Nothing succeeds like failure — and power naps
Burt's Eye View
My life didn’t end when I failed. It just felt like it.
There are only so many times a person gets knocked down before he says, “While I’m lying here, I might as well take a nap. I’ll get back up and try again later. Maybe. We’ll see.”
I grew up in an era when failure “built character.” That’s why my generation is full of characters. Our parents refused to rescue us from failure.
When I got cut from the seventh-grade basketball team, my dad didn’t blister the coach. He shrugged and said, “Guess you’ll have to try harder next season. You’ve got a whole year to practice.”
For the next 12 months, I pelted the hoop hanging on the side of the barn wall with shot after shot (proving that yes, I CAN hit the broad side of a barn). I jumped rope. I ran. I read how-to books. I slept with a basketball as my pillow.
And I DID make the eighth-grade team — by default. So few of us boys tried out for basketball that year, we all made the team.
I saw lots of action that year — in practice. Come game time, I played starting bench warmer. Once, when Coach accidentally called my number, I stunned the entire team by canning one of two free throws. That was the only point I scored in two seasons of play, netting me a career scoring average of 0.03 points per game.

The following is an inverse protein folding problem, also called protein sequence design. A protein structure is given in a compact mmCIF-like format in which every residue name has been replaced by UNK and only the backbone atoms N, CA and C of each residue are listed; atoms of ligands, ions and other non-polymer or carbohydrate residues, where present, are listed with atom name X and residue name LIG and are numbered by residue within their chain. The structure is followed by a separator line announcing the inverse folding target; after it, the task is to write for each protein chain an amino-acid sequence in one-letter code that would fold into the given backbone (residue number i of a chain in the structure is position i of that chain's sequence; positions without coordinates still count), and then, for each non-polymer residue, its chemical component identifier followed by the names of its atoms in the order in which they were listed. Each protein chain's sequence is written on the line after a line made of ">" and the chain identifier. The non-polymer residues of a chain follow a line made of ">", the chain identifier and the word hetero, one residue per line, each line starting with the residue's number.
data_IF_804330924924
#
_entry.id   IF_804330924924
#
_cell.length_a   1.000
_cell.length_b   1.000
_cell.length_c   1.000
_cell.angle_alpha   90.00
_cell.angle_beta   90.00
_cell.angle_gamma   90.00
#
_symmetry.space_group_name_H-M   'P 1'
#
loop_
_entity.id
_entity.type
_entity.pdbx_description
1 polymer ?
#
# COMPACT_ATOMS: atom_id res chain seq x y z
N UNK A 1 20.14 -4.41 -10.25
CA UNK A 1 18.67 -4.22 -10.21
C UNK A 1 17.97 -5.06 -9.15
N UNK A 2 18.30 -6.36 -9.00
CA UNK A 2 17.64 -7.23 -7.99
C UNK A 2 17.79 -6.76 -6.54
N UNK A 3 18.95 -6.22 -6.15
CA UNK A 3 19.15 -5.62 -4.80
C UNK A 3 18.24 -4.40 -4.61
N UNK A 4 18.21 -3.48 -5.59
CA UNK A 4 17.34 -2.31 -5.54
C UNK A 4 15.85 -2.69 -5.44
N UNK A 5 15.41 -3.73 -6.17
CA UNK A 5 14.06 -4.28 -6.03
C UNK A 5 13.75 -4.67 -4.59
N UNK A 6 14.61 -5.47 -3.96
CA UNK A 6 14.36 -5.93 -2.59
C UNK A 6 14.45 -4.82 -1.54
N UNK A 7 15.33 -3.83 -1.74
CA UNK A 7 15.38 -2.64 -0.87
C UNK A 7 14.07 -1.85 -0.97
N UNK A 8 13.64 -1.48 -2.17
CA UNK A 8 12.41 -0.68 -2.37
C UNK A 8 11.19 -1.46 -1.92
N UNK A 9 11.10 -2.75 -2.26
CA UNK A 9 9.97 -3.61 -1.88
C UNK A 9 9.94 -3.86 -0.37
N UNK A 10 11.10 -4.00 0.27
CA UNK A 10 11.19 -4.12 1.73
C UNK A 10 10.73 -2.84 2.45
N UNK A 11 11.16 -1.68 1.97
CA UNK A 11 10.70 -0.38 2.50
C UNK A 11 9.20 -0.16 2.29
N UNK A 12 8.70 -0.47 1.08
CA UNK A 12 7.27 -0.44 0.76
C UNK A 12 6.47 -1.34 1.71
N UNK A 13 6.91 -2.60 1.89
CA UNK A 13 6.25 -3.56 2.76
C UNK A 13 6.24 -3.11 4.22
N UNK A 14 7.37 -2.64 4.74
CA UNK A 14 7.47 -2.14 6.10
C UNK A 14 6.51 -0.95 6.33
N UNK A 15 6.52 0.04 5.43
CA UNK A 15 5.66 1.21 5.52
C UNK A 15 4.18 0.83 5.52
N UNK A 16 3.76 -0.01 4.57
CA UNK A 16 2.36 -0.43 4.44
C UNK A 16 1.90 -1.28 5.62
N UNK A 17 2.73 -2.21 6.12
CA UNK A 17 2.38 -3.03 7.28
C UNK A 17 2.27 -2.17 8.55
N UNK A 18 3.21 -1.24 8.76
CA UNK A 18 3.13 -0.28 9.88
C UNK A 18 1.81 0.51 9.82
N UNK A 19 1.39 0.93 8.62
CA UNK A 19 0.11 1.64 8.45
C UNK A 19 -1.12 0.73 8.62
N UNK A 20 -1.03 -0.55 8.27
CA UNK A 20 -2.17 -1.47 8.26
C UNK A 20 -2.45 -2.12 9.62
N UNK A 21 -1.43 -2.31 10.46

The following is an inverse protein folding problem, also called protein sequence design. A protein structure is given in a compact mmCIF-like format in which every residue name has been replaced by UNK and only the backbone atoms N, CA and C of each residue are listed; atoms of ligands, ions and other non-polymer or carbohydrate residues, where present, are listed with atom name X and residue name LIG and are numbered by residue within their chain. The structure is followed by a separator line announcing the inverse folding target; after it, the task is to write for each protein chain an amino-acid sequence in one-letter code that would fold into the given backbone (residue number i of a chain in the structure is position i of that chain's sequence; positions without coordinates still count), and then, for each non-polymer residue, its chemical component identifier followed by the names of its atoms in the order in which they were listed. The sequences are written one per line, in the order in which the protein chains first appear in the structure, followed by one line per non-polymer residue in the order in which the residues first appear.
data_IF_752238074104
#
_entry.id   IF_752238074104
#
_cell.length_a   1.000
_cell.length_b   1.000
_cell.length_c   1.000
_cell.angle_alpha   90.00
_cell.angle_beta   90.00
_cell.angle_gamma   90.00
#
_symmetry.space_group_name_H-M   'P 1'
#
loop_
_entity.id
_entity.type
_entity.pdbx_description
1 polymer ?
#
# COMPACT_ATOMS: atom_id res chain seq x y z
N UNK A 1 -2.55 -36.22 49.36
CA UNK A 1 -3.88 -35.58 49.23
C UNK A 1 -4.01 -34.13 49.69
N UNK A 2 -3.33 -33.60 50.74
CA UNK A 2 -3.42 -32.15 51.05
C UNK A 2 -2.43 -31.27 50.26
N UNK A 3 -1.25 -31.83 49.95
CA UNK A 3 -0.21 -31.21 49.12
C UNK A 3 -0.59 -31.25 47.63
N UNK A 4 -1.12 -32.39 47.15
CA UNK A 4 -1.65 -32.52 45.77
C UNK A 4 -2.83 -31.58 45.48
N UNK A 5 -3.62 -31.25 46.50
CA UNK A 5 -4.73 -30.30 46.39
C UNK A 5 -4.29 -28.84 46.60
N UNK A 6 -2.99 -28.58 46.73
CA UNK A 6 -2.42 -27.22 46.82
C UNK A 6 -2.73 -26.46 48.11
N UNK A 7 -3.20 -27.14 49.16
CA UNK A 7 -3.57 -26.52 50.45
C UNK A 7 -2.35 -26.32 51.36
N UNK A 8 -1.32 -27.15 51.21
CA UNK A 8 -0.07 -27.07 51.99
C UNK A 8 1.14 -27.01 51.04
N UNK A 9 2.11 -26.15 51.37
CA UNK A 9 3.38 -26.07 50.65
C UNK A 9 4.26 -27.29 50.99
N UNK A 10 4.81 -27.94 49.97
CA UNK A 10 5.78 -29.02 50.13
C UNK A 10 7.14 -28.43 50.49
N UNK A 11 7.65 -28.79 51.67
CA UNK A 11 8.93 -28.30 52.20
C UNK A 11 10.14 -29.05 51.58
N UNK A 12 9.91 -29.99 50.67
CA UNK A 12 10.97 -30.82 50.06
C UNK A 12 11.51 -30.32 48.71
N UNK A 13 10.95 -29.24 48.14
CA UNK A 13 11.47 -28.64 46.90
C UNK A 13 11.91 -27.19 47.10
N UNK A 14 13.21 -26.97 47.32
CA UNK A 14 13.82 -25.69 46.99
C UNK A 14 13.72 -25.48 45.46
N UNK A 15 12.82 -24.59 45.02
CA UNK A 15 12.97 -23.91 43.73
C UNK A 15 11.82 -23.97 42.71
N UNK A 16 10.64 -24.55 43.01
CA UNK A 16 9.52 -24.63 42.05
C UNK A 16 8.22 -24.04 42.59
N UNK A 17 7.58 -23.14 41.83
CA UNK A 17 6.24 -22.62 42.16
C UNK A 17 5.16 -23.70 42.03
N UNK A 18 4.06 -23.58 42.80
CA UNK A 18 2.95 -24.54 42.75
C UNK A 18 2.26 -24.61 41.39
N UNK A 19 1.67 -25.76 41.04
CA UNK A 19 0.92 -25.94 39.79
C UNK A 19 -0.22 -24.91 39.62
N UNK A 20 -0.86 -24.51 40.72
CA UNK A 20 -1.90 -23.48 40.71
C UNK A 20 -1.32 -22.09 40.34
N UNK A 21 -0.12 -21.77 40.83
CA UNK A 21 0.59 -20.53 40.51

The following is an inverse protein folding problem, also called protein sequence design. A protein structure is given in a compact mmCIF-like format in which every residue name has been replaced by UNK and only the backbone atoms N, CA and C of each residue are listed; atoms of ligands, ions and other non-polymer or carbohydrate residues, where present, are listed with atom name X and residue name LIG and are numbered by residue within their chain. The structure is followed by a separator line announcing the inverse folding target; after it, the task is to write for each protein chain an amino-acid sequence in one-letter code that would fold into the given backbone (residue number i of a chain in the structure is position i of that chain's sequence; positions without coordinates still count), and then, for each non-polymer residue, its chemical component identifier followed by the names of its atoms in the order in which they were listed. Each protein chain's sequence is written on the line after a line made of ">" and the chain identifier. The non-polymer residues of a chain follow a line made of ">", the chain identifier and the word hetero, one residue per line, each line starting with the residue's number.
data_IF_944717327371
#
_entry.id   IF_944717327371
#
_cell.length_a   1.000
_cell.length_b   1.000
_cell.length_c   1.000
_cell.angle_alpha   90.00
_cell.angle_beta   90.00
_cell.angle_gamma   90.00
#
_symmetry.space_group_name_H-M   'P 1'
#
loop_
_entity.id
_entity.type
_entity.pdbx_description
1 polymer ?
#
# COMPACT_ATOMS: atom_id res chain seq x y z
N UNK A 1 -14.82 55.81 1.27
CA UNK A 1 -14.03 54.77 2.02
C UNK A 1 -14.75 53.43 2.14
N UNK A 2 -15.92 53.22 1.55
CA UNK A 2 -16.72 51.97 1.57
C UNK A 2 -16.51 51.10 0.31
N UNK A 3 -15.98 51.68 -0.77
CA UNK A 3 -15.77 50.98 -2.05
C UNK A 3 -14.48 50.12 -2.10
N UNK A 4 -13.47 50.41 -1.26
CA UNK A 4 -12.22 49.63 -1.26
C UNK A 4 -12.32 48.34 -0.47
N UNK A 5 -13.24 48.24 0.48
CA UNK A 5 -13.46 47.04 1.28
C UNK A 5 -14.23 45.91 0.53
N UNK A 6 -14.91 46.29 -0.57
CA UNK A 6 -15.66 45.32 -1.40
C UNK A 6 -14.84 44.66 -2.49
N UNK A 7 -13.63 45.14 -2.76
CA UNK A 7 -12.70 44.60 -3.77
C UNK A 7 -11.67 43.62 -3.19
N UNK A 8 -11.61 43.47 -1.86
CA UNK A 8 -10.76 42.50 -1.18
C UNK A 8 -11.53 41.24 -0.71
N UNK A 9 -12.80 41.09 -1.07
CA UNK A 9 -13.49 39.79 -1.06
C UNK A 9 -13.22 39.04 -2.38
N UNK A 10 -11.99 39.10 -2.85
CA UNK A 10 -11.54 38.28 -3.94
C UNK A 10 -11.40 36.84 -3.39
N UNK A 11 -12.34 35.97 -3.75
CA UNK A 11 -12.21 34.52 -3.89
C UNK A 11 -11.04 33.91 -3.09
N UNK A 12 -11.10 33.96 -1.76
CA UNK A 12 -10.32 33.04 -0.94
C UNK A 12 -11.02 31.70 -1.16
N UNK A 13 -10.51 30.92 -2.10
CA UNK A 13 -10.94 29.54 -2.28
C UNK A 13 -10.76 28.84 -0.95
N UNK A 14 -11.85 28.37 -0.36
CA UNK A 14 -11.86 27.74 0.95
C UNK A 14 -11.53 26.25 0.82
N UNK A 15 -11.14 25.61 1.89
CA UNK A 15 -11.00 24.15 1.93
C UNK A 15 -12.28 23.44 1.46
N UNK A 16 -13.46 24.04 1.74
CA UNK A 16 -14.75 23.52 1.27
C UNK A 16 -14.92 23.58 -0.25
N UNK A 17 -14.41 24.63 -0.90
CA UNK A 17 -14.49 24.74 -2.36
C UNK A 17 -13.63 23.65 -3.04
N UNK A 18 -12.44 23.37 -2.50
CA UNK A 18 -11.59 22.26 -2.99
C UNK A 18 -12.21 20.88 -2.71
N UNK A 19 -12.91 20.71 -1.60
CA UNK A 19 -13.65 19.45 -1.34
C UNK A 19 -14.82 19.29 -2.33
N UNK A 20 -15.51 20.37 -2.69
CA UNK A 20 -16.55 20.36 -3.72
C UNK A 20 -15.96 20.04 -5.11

In short, I failed at basketball.
But I learned about handling disappointment. I got the hang of shaking off jeers — from both opponents and teammates. I saw firsthand the value of teamwork. I dug in to master work ethic. I understood that I must be ready to go into the game at any time even when I knew in my heart that I wasn’t going to get the call.
Dad let me unwrap all those life lessons by myself.
Today, I’ve seen some parents work so hard shielding Johnny and Susie from failure, awarding medals and kudos for merely showing up once in a while and putting in a half-hearted job.
My theory is that the plague of entitled brat adults who believe in being rewarded without accomplishing anything were once kids who weren’t permitted the privilege of losing. Or of grasping and honing on their own true skills in life.
I figured out that while I would never play in the NBA All Star Game, I could dribble words much better than basketballs. And all those practices I endured during my “failure” demonstrated to me that in my writing career, if I miss the literary shot the first time, run the drills, find my sweet spot and keep shooting.
Thomas Edison didn’t quit when working to invent the electric light bulb. He finally mastered the right combination of materials and processes. “I have not failed,” he said. “I’ve just found 10,000 ways that don’t work.”
Businessman and author Robert T. Kiyosaki said, “Winners are not afraid of losing. But losers are. Failure is part of the process of success. People who avoid failure also avoid success.”
Winston Churchill put it: “Success is stumbling from failure to failure with no loss of enthusiasm.”
And Burton Cole (that would be me) says, “When life knocks you down, definitely take a ‘power nap’ before getting back up.”
Which reminds, I also learned that a basketball makes a lousy pillow.
–Go one-on-one with Cole at firstname.lastname@example.org, the Burton W. Cole page on Facebook or at www.burtonwcole.com.